Walmart (WMT), the largest private employer in the country, said Thursday it will raise its starting wages for U.S. store workers and offer some employees bonuses following passage of tax cuts in Washington.
The announcement came the same day the retail giant reportedly.
The Bentonville, Arkansas-based chain plans to raise the starting wage for employees from $9 to $11 per hour and give some employees bonuses of up to $1,000.
"As you know, the President and Congress have approved a lower business tax rate. Given these changes, we have an opportunity to accelerate a few pieces of our investment plan," CEO Doug McMillon said in a statement. "Associates that don't benefit from the new starting wage increase are eligible for the bonus and it will range from $200 to $1,000 depending on your length of service."
Full and part-time hourly associates who have been at the company for 20 years or more will be eligible for the $1,000 bonus.
The new wages start February 17, 2018 and apply to hourly associates in U.S. stores, Sam's Clubs, logistics and Home Office. Additionally, the company announced it will grant 10 weeks maternity leave and six weeks paid parental leave to full-time hourly associates, including leave for parents who adopt. McMillon said for eligible employees, Walmart will also contribute $5,000 to the cost of adoption.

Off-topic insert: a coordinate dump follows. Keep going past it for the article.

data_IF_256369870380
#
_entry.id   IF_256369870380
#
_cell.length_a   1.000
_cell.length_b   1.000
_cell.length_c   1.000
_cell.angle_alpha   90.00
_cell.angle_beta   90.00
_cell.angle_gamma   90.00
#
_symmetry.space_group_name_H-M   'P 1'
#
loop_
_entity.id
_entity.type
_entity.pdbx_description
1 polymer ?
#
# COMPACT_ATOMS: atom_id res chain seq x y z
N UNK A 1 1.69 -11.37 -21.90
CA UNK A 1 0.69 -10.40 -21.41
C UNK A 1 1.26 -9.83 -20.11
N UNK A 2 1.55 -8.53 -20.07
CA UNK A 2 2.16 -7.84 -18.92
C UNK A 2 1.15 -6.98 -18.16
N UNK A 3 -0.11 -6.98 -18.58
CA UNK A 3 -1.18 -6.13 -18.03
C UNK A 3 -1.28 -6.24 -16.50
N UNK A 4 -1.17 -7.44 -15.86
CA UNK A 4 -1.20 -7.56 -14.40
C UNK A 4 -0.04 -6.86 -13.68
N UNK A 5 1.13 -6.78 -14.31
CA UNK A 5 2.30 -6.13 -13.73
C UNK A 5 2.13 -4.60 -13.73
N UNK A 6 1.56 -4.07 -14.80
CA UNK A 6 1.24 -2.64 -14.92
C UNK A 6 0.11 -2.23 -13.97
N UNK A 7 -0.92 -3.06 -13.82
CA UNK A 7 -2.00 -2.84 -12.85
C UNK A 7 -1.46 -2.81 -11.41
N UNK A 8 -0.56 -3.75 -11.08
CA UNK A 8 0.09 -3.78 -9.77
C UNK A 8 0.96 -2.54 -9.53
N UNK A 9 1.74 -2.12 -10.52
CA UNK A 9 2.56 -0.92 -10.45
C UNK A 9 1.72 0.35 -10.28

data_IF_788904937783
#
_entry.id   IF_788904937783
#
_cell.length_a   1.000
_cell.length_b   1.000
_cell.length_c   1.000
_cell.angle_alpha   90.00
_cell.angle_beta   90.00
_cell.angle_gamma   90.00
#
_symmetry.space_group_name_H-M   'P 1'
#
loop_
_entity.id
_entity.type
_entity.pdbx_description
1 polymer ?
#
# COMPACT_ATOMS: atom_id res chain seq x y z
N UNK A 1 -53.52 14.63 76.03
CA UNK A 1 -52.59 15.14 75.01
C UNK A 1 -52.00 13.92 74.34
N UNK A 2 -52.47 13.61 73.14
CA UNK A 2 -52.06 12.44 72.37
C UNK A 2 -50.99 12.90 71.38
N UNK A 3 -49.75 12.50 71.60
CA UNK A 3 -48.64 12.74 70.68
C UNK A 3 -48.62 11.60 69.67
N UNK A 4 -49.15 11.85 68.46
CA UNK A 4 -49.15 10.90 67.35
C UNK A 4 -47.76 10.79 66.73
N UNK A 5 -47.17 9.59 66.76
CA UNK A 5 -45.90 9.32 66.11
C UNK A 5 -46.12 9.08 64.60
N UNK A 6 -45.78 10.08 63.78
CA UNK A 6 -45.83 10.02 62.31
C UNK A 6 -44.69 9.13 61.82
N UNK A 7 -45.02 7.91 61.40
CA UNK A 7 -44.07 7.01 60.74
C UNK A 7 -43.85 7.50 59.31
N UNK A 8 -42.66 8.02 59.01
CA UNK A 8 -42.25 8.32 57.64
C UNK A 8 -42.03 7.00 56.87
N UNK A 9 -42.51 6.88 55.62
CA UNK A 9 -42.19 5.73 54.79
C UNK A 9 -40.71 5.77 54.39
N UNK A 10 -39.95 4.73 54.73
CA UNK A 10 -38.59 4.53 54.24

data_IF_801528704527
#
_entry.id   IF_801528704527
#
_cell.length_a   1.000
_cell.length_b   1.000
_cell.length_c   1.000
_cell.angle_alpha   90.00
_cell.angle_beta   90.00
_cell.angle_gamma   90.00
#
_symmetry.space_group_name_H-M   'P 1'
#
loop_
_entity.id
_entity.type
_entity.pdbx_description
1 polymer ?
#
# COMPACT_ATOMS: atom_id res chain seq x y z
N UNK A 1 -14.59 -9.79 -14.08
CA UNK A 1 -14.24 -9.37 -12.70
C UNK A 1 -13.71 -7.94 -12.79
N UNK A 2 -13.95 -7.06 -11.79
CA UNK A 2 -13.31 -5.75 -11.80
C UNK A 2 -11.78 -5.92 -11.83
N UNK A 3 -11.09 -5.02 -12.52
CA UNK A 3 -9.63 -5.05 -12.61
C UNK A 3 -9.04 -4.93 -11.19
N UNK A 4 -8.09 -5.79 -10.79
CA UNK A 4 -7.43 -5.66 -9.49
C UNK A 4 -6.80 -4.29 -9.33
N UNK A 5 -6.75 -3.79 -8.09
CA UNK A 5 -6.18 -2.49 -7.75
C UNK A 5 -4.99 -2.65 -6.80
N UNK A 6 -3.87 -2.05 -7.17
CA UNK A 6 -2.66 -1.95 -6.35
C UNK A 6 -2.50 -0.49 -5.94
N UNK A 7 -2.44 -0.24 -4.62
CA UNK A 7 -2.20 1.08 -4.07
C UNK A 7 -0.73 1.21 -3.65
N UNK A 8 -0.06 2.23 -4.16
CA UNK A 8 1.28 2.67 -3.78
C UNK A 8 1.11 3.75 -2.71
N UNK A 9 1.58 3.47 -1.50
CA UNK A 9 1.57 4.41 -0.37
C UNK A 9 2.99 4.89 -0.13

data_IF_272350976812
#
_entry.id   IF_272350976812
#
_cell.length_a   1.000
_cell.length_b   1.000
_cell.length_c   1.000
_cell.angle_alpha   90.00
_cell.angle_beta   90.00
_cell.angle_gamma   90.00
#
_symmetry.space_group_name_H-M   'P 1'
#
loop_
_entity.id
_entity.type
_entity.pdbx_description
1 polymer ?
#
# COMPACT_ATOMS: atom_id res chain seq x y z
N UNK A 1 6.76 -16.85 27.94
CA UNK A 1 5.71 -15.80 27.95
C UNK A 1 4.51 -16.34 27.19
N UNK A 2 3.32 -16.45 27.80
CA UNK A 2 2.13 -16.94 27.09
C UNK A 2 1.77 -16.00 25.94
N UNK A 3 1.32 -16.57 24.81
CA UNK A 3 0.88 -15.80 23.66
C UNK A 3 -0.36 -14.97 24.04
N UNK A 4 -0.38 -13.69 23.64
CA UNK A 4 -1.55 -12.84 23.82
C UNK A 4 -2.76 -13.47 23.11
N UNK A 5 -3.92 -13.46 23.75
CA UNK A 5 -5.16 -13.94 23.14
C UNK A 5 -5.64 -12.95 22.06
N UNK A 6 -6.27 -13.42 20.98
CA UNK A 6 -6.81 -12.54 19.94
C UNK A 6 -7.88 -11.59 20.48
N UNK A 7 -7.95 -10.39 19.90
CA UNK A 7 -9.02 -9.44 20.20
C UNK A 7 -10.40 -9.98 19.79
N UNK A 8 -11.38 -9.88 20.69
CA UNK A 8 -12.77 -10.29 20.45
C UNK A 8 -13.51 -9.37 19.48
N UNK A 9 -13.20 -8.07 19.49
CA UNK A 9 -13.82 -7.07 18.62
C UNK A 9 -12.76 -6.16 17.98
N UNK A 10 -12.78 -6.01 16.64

The company said the moves that will affect more than a million hourly workers in the U.S. are tied to recently enacted tax legislation that will save it money. They do also reflect the tight labor market in which employers are competing for workers, as both Walmart and its rival Target.
President Donald Trump cheered the announcement with a tweet, saying ""Great news, as a result of our TAX CUTS & JOBS ACT!"
Dozens of other companies T) , Comcast (CMCSA), Wells Fargo (WFC) and Boeing (BA). Large employers also have been under pressure to boost benefits for workers because unemployment rates are at historic lows, allowing job seekers to be pickier.of the Republican tax plan, such AT&T (
One-time payouts are far less valuable to employees than permanent pay raises. About a dozen banks have said they will raise their minimum wages. A handful of mostly small companies have announced pay increases for most of their workforces. And a few have said they will raise their contributions to their employees' retirement plans.
--The Associated Press contributed to this report